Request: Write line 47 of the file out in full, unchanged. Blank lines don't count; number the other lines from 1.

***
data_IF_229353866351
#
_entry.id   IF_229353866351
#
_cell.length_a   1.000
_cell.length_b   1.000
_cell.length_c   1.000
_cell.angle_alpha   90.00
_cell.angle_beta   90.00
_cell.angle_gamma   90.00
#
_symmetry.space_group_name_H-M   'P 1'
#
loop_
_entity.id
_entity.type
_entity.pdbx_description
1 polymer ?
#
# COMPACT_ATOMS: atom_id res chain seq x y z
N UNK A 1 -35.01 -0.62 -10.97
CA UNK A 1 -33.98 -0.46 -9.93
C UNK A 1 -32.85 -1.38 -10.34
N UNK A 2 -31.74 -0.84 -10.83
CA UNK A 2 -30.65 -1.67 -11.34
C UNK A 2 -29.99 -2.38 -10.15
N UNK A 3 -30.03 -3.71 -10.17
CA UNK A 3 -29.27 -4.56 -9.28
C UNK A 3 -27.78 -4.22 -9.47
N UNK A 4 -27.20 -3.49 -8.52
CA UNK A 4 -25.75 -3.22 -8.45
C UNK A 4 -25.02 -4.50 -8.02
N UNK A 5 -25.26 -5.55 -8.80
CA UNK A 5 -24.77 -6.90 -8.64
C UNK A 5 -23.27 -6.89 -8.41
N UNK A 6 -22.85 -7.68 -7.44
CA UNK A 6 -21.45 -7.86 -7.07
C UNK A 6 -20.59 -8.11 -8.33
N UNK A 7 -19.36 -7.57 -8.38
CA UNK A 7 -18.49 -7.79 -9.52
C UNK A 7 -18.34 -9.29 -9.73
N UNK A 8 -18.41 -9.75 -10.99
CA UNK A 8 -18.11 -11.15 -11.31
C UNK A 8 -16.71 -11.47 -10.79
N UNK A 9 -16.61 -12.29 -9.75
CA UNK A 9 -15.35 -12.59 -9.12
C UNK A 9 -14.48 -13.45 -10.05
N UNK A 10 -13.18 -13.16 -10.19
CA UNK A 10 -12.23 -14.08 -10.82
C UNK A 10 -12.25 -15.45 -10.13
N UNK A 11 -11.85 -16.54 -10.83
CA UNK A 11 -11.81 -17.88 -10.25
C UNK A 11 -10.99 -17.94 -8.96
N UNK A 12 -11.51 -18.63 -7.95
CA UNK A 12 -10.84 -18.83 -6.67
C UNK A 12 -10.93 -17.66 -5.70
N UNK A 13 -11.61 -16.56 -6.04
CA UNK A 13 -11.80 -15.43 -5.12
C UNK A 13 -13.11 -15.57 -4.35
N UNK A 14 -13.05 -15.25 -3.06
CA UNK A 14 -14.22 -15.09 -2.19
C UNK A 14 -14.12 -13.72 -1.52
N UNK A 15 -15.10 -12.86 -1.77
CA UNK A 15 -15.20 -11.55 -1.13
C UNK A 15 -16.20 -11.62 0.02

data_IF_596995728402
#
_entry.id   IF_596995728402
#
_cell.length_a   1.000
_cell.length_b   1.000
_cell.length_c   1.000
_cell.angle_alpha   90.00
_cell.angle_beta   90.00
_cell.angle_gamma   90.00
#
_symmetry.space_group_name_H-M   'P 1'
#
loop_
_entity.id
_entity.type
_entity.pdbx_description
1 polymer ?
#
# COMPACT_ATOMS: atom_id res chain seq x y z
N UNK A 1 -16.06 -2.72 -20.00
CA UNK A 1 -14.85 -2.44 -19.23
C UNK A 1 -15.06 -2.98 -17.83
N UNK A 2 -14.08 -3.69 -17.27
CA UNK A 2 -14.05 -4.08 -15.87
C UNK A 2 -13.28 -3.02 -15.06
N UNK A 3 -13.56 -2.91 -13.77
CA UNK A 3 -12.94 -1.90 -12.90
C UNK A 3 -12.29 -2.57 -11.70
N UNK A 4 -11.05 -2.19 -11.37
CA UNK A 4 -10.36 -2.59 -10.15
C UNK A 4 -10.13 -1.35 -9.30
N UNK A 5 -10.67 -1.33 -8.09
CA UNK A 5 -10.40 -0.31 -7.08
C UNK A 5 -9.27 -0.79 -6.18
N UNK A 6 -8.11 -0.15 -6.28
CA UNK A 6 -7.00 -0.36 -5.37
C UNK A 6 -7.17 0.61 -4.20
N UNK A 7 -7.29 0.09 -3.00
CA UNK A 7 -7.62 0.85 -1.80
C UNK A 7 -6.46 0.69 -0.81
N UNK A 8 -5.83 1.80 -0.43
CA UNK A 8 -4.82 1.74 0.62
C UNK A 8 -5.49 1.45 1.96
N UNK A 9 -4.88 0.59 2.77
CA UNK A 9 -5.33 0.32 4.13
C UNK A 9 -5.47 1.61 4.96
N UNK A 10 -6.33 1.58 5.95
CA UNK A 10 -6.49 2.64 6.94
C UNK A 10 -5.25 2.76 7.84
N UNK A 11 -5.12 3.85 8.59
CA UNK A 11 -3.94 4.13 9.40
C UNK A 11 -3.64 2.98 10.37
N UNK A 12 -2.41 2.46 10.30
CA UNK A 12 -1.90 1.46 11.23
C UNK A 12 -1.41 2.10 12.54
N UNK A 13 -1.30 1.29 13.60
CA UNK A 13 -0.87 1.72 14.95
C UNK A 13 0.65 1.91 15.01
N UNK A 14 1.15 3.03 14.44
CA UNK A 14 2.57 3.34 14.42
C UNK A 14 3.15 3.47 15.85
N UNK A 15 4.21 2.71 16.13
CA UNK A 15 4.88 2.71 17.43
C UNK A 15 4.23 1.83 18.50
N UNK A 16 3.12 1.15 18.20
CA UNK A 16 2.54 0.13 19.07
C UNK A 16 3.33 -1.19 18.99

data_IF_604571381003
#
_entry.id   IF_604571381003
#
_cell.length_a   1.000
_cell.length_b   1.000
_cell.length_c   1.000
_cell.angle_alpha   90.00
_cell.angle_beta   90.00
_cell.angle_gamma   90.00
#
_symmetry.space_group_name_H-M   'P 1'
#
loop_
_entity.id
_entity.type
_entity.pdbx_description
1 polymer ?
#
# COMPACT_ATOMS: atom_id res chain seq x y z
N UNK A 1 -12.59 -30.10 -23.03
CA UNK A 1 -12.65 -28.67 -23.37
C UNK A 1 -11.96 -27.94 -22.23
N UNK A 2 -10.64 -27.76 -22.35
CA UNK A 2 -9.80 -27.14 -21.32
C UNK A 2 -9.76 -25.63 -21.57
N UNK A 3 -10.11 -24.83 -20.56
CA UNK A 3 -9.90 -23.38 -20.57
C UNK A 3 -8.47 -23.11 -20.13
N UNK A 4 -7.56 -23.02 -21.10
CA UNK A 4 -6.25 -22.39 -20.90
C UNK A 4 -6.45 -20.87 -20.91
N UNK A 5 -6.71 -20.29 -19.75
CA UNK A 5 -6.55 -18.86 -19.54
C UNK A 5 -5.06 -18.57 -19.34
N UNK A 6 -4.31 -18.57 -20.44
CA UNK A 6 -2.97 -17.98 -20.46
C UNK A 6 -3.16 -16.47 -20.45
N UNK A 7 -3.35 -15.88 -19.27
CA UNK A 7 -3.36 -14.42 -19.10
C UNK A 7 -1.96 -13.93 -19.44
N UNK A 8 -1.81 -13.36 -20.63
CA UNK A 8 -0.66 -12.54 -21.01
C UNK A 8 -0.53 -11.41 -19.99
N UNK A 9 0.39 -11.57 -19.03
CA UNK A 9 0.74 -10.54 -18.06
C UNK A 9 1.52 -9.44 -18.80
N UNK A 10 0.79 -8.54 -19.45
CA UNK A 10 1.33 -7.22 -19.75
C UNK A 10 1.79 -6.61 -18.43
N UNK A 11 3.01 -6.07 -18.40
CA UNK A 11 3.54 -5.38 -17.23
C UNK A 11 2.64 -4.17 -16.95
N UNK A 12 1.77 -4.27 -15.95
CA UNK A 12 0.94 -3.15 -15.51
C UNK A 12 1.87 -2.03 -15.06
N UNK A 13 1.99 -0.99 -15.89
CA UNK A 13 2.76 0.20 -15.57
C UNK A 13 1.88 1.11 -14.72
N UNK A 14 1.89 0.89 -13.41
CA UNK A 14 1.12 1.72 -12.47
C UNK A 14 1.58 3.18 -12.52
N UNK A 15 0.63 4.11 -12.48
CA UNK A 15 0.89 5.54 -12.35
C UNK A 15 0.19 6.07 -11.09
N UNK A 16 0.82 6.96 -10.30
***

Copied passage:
C UNK A 9 -14.48 -13.45 -10.05